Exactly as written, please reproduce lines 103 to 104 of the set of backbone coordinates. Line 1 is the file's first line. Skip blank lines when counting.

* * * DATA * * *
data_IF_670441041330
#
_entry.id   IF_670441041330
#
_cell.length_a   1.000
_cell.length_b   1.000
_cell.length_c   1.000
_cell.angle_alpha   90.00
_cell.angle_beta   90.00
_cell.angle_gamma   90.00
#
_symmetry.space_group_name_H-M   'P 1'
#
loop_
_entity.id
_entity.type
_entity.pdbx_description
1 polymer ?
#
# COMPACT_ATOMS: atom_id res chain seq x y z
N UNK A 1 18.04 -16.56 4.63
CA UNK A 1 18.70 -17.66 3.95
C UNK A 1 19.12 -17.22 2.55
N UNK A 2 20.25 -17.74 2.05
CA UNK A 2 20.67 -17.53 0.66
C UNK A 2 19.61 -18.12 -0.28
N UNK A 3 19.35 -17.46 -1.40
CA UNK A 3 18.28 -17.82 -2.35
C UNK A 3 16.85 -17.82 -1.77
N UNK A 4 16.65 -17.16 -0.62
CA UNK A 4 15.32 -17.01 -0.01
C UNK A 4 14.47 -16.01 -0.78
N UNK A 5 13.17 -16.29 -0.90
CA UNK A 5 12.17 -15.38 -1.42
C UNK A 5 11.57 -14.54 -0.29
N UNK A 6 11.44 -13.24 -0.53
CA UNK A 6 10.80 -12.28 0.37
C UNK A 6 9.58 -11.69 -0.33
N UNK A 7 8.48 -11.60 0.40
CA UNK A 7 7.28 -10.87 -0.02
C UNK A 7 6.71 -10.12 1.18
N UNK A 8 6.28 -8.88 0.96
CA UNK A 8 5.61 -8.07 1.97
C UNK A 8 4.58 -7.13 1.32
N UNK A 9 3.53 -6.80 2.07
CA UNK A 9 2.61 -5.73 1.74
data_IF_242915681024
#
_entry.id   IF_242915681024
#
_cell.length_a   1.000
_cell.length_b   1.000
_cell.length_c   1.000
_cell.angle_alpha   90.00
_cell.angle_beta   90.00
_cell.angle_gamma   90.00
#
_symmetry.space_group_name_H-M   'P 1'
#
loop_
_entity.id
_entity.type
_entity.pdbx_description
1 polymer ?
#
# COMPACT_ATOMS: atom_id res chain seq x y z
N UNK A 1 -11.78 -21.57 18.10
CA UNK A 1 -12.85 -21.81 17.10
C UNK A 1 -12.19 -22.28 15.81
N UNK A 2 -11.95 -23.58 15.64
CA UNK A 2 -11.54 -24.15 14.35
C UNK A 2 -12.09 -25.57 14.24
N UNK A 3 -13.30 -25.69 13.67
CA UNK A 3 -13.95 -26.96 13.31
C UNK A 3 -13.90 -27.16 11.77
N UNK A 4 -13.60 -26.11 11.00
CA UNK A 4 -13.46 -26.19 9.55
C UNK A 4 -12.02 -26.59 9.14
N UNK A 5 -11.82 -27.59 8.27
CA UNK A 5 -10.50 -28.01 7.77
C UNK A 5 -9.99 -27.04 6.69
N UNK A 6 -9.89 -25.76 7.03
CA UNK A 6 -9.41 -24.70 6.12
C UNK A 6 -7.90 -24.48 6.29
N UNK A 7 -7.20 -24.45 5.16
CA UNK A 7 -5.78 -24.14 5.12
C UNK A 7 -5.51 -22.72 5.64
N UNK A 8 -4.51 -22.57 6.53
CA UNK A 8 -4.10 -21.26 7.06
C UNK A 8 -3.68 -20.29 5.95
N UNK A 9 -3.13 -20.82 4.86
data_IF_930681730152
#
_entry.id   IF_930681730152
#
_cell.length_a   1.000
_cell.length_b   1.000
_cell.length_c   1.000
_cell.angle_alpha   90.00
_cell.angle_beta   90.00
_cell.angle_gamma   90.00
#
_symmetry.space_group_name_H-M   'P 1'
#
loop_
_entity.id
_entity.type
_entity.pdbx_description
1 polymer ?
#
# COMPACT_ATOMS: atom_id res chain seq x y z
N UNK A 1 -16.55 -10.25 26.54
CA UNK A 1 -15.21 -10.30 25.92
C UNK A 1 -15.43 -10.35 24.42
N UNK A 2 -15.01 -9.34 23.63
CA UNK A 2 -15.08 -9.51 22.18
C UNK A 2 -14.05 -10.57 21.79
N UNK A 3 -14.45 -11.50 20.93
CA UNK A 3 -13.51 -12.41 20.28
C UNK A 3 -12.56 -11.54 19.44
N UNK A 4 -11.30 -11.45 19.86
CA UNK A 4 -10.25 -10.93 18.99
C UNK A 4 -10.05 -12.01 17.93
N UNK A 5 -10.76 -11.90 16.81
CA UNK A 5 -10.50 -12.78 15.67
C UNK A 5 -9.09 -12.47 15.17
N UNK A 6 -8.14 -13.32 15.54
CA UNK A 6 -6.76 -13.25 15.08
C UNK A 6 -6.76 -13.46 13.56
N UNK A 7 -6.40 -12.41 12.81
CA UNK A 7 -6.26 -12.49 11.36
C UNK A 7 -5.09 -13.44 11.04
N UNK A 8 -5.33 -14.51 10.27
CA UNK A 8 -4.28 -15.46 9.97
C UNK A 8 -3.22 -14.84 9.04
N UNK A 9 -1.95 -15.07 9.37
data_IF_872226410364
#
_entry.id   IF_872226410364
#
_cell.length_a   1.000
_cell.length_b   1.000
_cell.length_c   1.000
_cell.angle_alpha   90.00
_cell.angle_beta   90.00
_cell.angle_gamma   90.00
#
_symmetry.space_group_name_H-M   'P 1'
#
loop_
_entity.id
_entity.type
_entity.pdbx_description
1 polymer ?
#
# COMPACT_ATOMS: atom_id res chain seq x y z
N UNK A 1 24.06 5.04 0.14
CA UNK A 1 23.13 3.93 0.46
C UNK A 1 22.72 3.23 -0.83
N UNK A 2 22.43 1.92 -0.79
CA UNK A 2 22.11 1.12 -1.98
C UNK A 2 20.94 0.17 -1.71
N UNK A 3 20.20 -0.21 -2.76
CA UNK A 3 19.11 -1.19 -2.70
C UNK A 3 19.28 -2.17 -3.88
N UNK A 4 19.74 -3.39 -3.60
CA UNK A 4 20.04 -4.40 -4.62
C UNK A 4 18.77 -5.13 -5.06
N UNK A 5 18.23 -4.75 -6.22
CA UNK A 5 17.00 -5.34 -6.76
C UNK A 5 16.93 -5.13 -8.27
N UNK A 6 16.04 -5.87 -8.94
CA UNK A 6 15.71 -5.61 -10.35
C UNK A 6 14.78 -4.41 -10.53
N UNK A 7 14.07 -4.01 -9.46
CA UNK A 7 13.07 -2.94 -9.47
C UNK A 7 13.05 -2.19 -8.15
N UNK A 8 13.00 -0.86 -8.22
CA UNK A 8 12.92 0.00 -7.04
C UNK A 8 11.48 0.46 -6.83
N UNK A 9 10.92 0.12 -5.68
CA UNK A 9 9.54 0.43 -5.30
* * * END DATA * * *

_symmetry.space_group_name_H-M   'P 1'
#